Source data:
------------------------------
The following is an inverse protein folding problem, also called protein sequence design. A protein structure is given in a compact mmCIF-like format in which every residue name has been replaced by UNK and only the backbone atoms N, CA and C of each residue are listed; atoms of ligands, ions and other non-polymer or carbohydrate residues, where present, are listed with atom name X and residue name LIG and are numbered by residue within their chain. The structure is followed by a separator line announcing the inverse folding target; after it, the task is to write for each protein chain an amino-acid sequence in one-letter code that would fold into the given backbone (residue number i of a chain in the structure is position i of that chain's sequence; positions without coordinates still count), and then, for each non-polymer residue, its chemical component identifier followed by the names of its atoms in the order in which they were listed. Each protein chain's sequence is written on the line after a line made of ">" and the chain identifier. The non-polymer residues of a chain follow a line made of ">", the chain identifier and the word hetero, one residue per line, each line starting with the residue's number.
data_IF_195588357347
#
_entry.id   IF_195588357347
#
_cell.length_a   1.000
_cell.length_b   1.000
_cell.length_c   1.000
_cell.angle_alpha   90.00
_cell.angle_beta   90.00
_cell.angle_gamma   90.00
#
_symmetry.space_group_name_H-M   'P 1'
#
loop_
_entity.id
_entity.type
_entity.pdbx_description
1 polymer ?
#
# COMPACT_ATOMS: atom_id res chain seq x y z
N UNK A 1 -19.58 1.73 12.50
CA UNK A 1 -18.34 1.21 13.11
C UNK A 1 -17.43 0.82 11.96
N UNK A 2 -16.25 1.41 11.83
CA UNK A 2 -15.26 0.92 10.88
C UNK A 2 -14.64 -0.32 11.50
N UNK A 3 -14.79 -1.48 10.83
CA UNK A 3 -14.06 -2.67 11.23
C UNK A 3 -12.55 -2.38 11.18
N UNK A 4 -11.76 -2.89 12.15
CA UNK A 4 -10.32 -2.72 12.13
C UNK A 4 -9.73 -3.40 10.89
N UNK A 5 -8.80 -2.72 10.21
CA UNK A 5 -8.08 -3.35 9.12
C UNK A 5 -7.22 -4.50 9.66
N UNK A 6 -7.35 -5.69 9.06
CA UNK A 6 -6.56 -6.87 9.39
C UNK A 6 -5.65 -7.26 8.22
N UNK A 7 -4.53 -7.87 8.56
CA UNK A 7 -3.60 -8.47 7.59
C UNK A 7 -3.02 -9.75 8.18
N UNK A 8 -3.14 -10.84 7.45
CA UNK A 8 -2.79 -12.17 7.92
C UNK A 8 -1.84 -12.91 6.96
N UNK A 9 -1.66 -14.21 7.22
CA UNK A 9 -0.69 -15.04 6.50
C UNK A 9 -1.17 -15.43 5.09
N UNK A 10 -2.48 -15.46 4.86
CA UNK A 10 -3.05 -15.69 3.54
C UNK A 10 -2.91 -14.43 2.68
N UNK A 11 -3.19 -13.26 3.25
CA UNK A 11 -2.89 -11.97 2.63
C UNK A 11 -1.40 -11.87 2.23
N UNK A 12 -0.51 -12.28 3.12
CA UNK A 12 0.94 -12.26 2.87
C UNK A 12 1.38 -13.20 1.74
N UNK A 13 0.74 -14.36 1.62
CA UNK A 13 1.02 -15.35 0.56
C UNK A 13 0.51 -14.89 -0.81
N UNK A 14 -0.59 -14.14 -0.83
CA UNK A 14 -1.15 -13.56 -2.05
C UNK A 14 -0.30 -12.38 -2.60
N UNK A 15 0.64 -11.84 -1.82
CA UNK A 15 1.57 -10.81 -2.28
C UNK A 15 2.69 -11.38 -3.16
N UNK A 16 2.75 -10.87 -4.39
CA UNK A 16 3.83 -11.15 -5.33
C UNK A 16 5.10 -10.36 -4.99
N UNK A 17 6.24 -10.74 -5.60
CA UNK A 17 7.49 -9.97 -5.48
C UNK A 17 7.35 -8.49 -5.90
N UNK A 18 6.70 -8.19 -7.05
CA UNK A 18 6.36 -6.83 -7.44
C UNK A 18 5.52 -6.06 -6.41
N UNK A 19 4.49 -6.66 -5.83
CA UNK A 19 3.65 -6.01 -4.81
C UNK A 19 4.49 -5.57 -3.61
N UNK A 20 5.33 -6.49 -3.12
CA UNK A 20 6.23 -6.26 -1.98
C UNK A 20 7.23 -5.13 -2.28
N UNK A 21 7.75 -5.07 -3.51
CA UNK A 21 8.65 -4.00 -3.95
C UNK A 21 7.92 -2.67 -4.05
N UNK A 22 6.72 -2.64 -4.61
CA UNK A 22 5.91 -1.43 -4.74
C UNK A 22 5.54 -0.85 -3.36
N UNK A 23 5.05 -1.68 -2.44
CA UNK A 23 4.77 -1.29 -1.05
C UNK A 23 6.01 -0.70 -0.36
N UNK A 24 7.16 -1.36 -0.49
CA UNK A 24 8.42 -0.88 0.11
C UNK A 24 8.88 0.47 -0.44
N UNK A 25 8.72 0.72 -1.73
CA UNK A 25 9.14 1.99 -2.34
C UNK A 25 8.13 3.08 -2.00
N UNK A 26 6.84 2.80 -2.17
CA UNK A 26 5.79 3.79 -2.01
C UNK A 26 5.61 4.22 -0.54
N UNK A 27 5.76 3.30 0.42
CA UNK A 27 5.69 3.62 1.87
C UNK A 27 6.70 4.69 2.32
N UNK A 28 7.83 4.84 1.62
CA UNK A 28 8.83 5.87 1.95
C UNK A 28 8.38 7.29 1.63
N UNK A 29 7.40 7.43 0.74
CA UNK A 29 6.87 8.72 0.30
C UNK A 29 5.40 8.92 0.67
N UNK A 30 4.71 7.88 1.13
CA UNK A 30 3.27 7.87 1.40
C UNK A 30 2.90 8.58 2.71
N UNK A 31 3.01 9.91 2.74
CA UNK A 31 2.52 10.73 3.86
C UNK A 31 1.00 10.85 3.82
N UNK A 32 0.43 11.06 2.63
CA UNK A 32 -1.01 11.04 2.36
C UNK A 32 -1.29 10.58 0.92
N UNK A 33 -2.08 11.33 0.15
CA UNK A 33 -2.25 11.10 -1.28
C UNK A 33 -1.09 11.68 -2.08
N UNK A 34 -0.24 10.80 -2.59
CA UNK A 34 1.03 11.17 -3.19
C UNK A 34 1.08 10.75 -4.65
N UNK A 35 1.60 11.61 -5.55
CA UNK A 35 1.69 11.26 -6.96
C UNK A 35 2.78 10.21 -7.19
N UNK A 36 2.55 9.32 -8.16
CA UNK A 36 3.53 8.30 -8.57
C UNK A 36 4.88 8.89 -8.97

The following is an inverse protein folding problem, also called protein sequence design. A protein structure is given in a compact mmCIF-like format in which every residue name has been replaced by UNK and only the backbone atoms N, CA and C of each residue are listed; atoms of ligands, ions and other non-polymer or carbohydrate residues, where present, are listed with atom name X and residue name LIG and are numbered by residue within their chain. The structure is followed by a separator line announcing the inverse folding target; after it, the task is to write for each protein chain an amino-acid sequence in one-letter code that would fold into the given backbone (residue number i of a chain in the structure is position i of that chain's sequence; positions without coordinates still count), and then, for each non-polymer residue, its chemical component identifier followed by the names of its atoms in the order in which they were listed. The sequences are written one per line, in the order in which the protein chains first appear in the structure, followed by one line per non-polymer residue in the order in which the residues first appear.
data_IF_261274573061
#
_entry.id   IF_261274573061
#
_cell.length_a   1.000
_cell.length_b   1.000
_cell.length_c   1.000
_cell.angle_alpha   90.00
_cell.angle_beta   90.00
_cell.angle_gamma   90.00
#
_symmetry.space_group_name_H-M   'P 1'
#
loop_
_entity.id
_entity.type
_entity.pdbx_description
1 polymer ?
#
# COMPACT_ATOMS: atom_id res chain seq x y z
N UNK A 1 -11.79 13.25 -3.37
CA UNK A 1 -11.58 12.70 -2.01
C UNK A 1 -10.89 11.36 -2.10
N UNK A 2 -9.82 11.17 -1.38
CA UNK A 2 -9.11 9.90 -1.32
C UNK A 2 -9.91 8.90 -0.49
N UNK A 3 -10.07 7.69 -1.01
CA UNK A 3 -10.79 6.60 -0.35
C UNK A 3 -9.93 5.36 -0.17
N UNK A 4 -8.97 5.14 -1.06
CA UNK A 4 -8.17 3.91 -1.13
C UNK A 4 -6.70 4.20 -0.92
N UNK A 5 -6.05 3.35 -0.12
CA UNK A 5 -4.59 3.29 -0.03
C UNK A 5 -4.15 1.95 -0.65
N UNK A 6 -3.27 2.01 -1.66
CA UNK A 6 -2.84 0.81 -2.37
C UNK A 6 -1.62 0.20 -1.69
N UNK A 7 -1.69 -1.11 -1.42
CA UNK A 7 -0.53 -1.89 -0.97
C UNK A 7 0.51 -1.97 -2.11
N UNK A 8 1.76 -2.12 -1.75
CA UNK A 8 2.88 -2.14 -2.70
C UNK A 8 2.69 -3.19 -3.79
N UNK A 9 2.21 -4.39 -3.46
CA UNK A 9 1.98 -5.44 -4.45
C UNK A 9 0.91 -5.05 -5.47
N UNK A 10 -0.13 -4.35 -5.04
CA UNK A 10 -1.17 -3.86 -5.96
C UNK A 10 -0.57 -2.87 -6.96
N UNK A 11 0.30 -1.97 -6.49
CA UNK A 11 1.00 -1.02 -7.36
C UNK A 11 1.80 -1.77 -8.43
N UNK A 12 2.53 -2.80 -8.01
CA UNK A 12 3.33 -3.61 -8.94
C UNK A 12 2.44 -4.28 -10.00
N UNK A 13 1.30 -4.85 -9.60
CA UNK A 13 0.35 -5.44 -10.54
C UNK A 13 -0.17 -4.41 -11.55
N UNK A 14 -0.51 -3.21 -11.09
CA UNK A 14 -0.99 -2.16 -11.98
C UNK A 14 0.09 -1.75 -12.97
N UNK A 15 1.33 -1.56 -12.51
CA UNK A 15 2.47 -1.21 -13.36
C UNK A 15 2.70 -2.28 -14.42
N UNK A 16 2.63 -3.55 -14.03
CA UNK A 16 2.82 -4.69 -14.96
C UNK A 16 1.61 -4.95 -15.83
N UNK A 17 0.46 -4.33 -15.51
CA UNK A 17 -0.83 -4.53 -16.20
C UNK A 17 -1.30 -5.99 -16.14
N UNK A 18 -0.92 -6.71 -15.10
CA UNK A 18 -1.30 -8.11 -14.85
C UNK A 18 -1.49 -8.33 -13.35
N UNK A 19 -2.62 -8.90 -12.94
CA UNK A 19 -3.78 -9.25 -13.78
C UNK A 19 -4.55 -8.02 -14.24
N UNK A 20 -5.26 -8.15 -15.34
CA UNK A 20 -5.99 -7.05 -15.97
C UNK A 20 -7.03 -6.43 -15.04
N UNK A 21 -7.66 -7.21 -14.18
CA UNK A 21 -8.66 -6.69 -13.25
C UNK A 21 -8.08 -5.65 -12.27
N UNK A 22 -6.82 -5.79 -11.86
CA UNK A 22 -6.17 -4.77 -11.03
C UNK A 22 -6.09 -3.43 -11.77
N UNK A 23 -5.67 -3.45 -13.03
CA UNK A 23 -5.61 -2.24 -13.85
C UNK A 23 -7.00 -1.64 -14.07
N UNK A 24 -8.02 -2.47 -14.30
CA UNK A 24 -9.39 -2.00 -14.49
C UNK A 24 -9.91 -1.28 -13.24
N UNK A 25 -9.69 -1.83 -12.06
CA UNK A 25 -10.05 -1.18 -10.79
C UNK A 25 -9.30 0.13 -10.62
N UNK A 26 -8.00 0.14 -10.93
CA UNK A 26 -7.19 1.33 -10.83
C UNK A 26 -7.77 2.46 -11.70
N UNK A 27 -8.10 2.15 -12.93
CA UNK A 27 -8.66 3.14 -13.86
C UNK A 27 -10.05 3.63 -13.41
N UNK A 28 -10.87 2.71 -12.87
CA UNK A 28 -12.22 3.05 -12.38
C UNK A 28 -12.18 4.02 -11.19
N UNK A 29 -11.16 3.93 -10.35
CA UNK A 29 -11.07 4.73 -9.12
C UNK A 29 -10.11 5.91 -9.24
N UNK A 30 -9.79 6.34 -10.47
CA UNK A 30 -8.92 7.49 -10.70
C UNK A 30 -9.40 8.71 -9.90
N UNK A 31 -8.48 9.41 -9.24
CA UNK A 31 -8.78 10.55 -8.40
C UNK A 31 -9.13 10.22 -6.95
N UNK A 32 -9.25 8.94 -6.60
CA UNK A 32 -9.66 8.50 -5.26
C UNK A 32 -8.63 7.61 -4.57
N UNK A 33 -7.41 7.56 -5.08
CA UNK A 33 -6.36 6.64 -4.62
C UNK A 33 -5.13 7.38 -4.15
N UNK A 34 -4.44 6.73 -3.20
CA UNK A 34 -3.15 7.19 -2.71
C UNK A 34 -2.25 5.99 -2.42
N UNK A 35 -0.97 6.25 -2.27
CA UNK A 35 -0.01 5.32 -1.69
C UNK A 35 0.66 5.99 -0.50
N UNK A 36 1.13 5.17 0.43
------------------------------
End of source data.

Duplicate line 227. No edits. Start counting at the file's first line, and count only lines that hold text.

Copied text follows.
CA UNK A 26 -7.19 1.33 -10.83